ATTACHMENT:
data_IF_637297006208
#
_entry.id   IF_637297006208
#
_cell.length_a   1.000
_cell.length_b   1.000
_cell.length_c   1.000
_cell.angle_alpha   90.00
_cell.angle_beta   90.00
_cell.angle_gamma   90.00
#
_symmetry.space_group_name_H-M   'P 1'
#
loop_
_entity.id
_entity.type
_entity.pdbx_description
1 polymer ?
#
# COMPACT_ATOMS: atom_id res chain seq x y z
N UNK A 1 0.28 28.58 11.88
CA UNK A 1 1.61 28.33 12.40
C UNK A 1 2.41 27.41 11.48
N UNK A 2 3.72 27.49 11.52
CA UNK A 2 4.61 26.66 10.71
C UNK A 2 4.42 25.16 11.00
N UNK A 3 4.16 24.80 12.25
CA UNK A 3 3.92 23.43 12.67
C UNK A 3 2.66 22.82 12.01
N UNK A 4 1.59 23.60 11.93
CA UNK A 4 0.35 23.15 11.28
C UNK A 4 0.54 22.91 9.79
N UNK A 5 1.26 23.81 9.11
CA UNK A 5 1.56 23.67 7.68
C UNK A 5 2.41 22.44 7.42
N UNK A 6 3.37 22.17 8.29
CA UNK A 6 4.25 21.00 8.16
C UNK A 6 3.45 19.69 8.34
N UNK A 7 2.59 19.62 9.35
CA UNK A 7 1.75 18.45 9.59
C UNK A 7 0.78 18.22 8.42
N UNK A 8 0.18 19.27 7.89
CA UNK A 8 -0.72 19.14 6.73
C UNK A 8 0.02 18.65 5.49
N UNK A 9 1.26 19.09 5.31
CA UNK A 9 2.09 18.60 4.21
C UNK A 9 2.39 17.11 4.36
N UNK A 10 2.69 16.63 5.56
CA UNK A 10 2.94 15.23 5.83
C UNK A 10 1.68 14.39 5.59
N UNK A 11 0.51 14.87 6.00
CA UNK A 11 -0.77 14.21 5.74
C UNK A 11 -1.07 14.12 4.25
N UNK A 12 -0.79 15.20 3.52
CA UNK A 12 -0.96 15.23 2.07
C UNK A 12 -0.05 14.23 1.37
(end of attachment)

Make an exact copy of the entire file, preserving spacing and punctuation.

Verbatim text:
data_IF_637297006208
#
_entry.id   IF_637297006208
#
_cell.length_a   1.000
_cell.length_b   1.000
_cell.length_c   1.000
_cell.angle_alpha   90.00
_cell.angle_beta   90.00
_cell.angle_gamma   90.00
#
_symmetry.space_group_name_H-M   'P 1'
#
loop_
_entity.id
_entity.type
_entity.pdbx_description
1 polymer ?
#
# COMPACT_ATOMS: atom_id res chain seq x y z
N UNK A 1 0.28 28.58 11.88
CA UNK A 1 1.61 28.33 12.40
C UNK A 1 2.41 27.41 11.48
N UNK A 2 3.72 27.49 11.52
CA UNK A 2 4.61 26.66 10.71
C UNK A 2 4.42 25.16 11.00
N UNK A 3 4.16 24.80 12.25
CA UNK A 3 3.92 23.43 12.67
C UNK A 3 2.66 22.82 12.01
N UNK A 4 1.59 23.60 11.93
CA UNK A 4 0.35 23.15 11.28
C UNK A 4 0.54 22.91 9.79
N UNK A 5 1.26 23.81 9.11
CA UNK A 5 1.56 23.67 7.68
C UNK A 5 2.41 22.44 7.42
N UNK A 6 3.37 22.17 8.29
CA UNK A 6 4.25 21.00 8.16
C UNK A 6 3.45 19.69 8.34
N UNK A 7 2.59 19.62 9.35
CA UNK A 7 1.75 18.45 9.59
C UNK A 7 0.78 18.22 8.42
N UNK A 8 0.18 19.27 7.89
CA UNK A 8 -0.72 19.14 6.73
C UNK A 8 0.02 18.65 5.49
N UNK A 9 1.26 19.09 5.31
CA UNK A 9 2.09 18.60 4.21
C UNK A 9 2.39 17.11 4.36
N UNK A 10 2.69 16.63 5.56
CA UNK A 10 2.94 15.23 5.83
C UNK A 10 1.68 14.39 5.59
N UNK A 11 0.51 14.87 6.00
CA UNK A 11 -0.77 14.21 5.74
C UNK A 11 -1.07 14.12 4.25
N UNK A 12 -0.79 15.20 3.52
CA UNK A 12 -0.96 15.23 2.07
C UNK A 12 -0.05 14.23 1.37